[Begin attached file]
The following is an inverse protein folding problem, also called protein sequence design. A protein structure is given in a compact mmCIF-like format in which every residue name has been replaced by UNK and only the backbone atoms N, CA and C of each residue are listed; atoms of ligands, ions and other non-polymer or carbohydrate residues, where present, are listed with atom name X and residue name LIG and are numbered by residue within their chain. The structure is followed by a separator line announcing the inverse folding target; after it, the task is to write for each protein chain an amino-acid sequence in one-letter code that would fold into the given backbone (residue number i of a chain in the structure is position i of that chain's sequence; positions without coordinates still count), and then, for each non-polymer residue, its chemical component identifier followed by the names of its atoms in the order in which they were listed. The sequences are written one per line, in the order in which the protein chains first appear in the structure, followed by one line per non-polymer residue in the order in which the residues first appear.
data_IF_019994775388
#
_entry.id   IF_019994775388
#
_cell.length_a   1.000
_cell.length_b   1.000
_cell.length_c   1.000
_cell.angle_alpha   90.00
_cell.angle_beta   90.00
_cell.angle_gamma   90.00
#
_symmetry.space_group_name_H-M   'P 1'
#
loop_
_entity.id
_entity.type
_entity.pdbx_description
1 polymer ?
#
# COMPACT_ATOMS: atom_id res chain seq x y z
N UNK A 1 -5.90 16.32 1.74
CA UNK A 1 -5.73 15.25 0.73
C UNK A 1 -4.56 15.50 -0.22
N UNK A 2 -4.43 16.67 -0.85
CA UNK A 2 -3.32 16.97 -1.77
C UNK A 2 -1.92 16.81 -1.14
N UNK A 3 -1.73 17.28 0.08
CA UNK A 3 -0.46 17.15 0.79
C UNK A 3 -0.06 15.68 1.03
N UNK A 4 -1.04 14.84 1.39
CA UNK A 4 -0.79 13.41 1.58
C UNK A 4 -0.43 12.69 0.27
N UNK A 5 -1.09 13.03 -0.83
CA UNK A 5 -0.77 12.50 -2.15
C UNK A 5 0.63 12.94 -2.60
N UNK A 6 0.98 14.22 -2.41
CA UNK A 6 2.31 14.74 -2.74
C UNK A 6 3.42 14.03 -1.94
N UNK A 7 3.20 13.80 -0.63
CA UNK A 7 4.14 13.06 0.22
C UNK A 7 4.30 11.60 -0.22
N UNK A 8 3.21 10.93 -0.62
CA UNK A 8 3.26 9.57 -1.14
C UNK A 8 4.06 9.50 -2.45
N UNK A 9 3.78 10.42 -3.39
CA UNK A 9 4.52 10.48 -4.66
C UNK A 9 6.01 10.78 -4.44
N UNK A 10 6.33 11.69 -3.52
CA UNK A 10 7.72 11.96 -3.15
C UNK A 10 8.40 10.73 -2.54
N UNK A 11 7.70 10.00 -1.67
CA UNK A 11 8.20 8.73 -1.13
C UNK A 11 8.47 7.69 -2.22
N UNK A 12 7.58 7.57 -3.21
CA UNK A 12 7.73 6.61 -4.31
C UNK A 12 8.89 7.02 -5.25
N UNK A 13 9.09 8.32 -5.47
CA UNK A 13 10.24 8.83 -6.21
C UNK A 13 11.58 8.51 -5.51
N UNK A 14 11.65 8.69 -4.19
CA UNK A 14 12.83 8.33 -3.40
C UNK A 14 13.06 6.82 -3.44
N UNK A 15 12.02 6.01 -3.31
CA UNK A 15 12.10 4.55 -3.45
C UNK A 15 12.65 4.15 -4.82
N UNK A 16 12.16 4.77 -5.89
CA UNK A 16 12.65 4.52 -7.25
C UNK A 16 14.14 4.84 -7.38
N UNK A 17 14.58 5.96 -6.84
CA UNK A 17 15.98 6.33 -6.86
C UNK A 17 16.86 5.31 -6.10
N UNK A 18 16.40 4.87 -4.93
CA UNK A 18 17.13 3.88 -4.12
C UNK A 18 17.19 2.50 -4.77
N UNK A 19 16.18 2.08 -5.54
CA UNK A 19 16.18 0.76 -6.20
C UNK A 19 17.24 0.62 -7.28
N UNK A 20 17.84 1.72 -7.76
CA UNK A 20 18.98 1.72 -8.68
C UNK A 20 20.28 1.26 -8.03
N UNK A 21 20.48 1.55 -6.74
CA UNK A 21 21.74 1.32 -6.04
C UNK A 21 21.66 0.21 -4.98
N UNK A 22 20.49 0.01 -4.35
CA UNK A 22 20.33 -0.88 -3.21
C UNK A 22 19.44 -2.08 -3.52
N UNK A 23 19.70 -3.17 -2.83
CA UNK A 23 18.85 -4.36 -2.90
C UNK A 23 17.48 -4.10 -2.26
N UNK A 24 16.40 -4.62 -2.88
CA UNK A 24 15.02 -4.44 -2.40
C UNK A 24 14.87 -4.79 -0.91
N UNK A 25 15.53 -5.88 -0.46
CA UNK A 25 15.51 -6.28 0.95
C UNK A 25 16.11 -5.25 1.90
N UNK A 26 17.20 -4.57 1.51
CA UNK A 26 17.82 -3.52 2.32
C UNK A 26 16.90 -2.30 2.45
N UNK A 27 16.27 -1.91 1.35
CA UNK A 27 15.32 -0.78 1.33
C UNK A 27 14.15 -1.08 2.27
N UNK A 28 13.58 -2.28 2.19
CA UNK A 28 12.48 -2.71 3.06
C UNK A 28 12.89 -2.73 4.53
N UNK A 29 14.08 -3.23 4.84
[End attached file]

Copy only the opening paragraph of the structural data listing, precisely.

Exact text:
The following is an inverse protein folding problem, also called protein sequence design. A protein structure is given in a compact mmCIF-like format in which every residue name has been replaced by UNK and only the backbone atoms N, CA and C of each residue are listed; atoms of ligands, ions and other non-polymer or carbohydrate residues, where present, are listed with atom name X and residue name LIG and are numbered by residue within their chain. The structure is followed by a separator line announcing the inverse folding target; after it, the task is to write for each protein chain an amino-acid sequence in one-letter code that would fold into the given backbone (residue number i of a chain in the structure is position i of that chain's sequence; positions without coordinates still count), and then, for each non-polymer residue, its chemical component identifier followed by the names of its atoms in the order in which they were listed. The sequences are written one per line, in the order in which the protein chains first appear in the structure, followed by one line per non-polymer residue in the order in which the residues first appear.